He recalls playing with “great players” at Campbell, including Sam Staggers, Danny Yates, Andrew Broadie, Wayne Sanford, Fred Dunlap, James McLean and Billy Ellington.
Lovett left his mark, too.
He led the Camels to a 24-6 record in the 1974-75 season and to a 23-4 record in his senior year, scoring 1,064 career points and averaging 13.9 points and five steals per game. He was named Outstanding Male Athlete in 1976 and was selected to the third NAIA All American team.
When Lovett wasn’t starring on the basketball court, he was participating in track and field, and still holds the record of 6-foot, 6 inches in the high jump. After graduation, Lovett tried out with the Chicago Bulls, the San Antonio Spurs and the Detroit Pistons, all of the National Basketball Association.
“He’s the best guard I ever had,” Roberts, 88, says. “His instincts, you couldn’t teach. And he had good leadership. Marshall was just a great athlete. He once high-jumped over six feet. He was not only a great basketball player, he was just a great athlete.”
His athletic career behind, Lovett earned a degree in respiratory therapy from Durham Technical Community College and later worked at Duke Medical Center and Wake Medical Center in Raleigh before relocating in 1989 to New York City.
His dream come true
Saturday was special for the classes of 1971 and 1972, and for the 1970 state champion football team. And all the more special for Lovett, who so long has dreamed of one day being inducted into his alma mater’s athletic hall of fame.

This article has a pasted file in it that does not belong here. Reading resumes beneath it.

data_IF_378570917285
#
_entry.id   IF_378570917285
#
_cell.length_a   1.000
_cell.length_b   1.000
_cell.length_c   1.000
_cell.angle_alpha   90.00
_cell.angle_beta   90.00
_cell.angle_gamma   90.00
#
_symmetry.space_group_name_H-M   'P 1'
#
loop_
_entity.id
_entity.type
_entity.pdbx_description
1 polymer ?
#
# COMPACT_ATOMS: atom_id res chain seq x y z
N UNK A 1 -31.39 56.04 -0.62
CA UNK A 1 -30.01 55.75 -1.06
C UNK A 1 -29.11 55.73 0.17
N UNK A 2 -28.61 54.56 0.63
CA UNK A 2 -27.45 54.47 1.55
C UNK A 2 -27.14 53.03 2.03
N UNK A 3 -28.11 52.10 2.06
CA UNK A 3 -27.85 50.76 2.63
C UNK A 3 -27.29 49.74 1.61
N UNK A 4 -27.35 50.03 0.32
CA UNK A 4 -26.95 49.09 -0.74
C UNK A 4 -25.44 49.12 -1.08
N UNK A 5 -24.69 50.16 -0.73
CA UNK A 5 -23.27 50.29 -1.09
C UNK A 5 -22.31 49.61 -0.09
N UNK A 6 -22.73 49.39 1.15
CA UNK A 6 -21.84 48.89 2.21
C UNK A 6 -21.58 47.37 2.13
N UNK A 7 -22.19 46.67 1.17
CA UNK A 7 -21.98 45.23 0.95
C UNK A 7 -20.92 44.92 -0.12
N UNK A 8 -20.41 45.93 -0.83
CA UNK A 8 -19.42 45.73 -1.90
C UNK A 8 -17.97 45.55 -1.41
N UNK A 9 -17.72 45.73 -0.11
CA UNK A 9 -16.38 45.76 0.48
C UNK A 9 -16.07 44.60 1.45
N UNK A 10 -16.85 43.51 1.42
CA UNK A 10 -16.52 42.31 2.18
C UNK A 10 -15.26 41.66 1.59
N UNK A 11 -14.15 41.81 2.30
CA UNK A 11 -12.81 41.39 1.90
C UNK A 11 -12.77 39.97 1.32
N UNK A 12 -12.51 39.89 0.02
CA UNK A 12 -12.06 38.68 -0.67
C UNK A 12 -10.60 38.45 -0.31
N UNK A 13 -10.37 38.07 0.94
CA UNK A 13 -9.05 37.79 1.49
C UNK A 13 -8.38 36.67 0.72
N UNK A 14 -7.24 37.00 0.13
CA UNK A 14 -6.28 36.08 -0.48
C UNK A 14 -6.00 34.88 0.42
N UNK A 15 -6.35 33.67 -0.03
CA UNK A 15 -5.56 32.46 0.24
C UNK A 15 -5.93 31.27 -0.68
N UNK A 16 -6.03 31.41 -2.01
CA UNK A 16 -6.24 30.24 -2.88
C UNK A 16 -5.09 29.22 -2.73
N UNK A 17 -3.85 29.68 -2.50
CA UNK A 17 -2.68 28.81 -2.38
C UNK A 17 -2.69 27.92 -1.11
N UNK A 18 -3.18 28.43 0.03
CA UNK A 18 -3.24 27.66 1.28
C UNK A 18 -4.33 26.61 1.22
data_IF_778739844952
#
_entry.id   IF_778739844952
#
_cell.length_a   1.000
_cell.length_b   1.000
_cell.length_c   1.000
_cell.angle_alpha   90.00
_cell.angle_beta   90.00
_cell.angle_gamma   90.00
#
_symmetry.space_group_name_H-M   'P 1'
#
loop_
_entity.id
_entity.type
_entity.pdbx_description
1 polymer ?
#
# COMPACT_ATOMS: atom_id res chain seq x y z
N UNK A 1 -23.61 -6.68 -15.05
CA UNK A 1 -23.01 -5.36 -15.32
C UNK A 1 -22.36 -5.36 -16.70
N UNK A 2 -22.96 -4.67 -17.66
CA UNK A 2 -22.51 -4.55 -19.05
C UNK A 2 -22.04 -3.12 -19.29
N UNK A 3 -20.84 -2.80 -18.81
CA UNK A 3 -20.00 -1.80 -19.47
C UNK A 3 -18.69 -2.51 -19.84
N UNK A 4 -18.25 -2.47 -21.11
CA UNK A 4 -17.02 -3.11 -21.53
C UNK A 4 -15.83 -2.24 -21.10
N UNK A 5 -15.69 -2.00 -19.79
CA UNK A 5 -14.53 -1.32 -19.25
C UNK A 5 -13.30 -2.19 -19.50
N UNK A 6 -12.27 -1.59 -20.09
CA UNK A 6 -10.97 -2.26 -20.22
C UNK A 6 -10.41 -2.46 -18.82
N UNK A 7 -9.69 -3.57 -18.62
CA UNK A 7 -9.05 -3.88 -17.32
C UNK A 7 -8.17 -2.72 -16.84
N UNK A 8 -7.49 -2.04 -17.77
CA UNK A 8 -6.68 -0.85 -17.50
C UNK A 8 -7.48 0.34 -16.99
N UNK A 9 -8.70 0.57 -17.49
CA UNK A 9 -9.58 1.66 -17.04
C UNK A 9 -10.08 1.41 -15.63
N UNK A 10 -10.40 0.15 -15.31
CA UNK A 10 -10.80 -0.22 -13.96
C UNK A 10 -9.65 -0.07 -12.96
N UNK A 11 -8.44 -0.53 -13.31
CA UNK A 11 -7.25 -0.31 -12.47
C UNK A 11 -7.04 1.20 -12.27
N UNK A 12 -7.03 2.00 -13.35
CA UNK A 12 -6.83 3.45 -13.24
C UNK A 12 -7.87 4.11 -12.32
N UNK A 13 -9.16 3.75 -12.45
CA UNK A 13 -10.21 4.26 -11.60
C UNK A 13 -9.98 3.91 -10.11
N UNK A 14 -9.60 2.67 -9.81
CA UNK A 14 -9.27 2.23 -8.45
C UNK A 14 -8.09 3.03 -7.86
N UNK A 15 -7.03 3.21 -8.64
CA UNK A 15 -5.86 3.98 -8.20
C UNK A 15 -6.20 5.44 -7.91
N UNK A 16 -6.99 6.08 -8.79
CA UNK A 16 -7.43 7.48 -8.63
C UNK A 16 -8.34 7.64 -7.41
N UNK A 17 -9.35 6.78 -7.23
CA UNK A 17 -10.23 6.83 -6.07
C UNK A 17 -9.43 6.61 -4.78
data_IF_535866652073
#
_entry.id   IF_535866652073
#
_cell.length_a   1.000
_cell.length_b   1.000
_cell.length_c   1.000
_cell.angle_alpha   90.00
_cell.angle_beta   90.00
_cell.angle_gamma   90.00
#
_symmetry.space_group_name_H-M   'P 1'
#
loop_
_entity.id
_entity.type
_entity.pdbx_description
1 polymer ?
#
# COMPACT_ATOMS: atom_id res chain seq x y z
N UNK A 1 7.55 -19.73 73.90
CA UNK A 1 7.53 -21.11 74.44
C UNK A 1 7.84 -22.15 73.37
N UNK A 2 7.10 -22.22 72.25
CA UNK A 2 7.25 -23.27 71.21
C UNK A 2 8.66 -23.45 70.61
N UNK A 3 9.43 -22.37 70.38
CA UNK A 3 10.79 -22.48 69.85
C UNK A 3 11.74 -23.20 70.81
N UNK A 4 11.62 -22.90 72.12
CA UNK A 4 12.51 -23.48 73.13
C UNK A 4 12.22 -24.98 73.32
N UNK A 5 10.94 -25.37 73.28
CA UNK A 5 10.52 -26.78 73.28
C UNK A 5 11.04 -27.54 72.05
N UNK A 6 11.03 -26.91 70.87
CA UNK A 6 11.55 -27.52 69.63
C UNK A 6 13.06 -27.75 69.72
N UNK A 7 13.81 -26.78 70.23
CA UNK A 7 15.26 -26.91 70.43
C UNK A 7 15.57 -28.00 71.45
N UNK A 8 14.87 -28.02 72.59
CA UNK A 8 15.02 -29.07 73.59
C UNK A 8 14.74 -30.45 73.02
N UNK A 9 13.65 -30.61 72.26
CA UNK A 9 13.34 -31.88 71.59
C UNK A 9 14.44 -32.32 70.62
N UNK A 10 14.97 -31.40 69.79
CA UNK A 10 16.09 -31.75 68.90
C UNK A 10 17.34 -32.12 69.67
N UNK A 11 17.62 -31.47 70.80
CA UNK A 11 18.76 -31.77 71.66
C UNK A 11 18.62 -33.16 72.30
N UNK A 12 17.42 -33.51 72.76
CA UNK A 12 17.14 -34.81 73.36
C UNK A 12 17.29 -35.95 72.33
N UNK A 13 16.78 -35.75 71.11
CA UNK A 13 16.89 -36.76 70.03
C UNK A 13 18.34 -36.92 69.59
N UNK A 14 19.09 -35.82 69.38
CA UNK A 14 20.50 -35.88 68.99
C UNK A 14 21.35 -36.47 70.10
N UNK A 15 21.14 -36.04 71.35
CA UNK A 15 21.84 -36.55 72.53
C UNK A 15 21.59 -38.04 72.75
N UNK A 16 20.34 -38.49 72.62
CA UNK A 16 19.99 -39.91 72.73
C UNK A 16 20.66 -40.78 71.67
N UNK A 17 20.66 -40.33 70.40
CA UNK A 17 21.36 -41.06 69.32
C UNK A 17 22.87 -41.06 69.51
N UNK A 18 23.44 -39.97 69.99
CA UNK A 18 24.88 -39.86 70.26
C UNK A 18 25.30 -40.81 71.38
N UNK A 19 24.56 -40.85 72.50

On Saturday, Campbell University Associate Athletic Director Stan Cole inducted Lovett into the Campbell University Athletic Hall of Fame at the reunion held at the Ramada by Wyndham ballroom on Owen Drive. Lovett, with his old coach Danny Roberts by his side, became the 81st inductee into the shrine.
The moment was tender.
The moment was emotional.
On hand were Jim Boyette, Charles Babb and 21 members of the 1970 state championship football team to include Jerry Battazzo, Chris Cawthon, William Wayne Davies, Ken Harrington, Greg Killingsworth, Lenny Plummer, Anzavino Ollari Adams, Bob Desoto, Robert Foster, Greg Frey, Gary Hammond, John McMillan, Gary Pellom, Joey Sanders, Rick Shupe, Sherman Sumpter, Phil Armfield, Jack Pittman, David Ramsey and Barry McNeill, the athletic trainer, and teammate and childhood friend Tim Heath, who delivered a moving commentary about Lovett.
“This is a very special person we are honoring tonight,” Heath would say. “He was humble back then, and humble today. He does not complain. He still lifts everybody up.”
Family members sat nearby, including niece Robin Fortner, who embraced her uncle.
“It is an honor for us to be here,” Fortner, 50, a retired Marine, would say. “My grandmother always kept a picture of him playing basketball. You made us proud. I am as proud of him as he could ever be of me. And I know,” she told her uncle,” Mama and Grandmama are looking down.”
Lovett fought back tears and his own emotions.
“This was special,” he later would say. “I can’t describe it. I was fighting back tears, and I still am.”
High school reunions are those special times men and women come together to relive their days of youth. To remember the Friday night football games and the basketball competitions. For remembering hanging out with one another at The Torch drive-in, junior-senior proms, and of course, for sharing photographs of grandchildren and even great-grandchildren.
On Saturday night, old Falcons from the classes of 1971 and 1972 were young and in their prime again, and Marshall Lovett, who lives in Springfield, Massachusetts, was among them.
“This is definitely a night I will always remember,” Lovett would say. “I never thought it would happen, and to have family here … wow.”
If only he could have seen the faces of classmates, teammates and coaches was his only regret.
“I felt in my heart,” Lovett would say, “their presence.”
Bill Kirby Jr. can be reached at email@example.com or 910-624-1961.